Currently, cardio machines that pair with wearable tracking technology are a big draw at GoodLife. When members can connect with products like Myzone heart rate trackers, users receive statistics from their workout, can compare and compete with others, and earn points and rewards which motivates them to consistently workout.
“In an ideal world, every personal device would pair with every piece of cardio equipment,” said Myan. “Fitness lovers could connect their wearable device, sync their personal data and receive a personalized recommendation for their session. Advancements in biomechanics and AI-driven algorithms enable the creation of equipment that adapts to individual body mechanics and goals. This approach would ensure workouts are effective and injury-free.”
Tracking technology is especially important because many results and impacts from cardio can’t be seen in the mirror. Instead, the benefits are showcased when they track statistical progress over time. Seeing the results through numbers can increase confidence and reassure members their efforts are leading to goal achievement.
Elmasri sees this impact especially with younger generations who grew up using technology. “Wearable technology is becoming more popular with our younger generations who are beginning to come through the gym,” he said. “People who are 30 or younger grew up with technology as a huge part of their world. That’s why this technology isn’t going to be leaving anytime soon.”
Trever Ackerman, the chief operating officer of Fitness Connection, emphasized the importance of catering to the needs of Gen Z specifically. He noted this generation is pushing for strength training. Having ways to combine cardio and strength is paramount for operators.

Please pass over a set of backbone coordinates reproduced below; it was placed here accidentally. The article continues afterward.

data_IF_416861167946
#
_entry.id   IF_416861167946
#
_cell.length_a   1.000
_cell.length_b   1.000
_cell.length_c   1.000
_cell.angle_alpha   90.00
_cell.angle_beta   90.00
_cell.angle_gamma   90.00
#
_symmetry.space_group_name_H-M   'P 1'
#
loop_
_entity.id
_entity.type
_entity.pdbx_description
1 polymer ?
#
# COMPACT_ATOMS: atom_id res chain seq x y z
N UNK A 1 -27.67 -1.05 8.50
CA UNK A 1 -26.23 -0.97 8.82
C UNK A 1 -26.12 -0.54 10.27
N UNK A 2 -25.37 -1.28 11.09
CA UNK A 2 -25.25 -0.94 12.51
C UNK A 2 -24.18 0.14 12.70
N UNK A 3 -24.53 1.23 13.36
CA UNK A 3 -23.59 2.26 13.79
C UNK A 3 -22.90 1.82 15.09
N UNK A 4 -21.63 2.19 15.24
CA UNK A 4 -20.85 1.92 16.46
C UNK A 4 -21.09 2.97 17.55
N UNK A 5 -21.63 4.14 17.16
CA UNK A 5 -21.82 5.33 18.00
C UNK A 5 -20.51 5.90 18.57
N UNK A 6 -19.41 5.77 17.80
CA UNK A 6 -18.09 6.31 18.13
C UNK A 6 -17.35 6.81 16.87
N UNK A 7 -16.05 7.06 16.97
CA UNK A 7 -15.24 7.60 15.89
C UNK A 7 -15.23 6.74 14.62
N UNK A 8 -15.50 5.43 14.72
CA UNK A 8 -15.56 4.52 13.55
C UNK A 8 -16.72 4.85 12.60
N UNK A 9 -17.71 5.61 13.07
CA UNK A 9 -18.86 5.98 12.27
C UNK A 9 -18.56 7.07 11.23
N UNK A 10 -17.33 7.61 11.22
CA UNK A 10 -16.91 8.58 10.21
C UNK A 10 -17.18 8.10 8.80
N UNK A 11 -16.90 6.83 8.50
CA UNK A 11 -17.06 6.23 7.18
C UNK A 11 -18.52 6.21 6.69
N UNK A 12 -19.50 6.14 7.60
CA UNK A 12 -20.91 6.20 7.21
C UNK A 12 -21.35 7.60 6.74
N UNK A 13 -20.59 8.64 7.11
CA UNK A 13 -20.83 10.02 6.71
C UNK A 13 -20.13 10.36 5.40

“Gen Z prefers to engage in a wider variety of activities than previous generations,” noted Ackerman. “By offering a large assortment of cardio and strength equipment, we can provide the ideal environment for them to pursue their fitness goals.”
Texas Family Fitness has adopted a similar strategy and brought in new kinds of cardio equipment. These include battle ropes, Torque TANK Resistance Sleds and more.
Part of the reason these are more popular than treadmills and ellipticals has to do with the fun factor. “As we move into the future and think about what the typical gym is going to look like, there will still be traditional cardio machines. Just not as many,” explained Elmasri. “The biggest drawback to them is they’re mundane. The movement you do on them — like walking or cycling — is boring to a lot of people. Our job is to figure out how to enhance the fun in cardio exercises to increase customer satisfaction.”
One way to enhance the fun in cardio is through variety. In fact, at Fitness Connection the diverse cardio is a highlight of their offerings.
“Our members tell us they choose Fitness Connection because we offer a wide variety of equipment,” said Ackerman. “This allows them to customize their workouts to their particular needs, including an assortment of cardio options.”
Implementing technology and other trends impacting cardio can inspire more interest in this area. By emphasizing the versatility and benefits of these workouts, the health of business and your members will improve.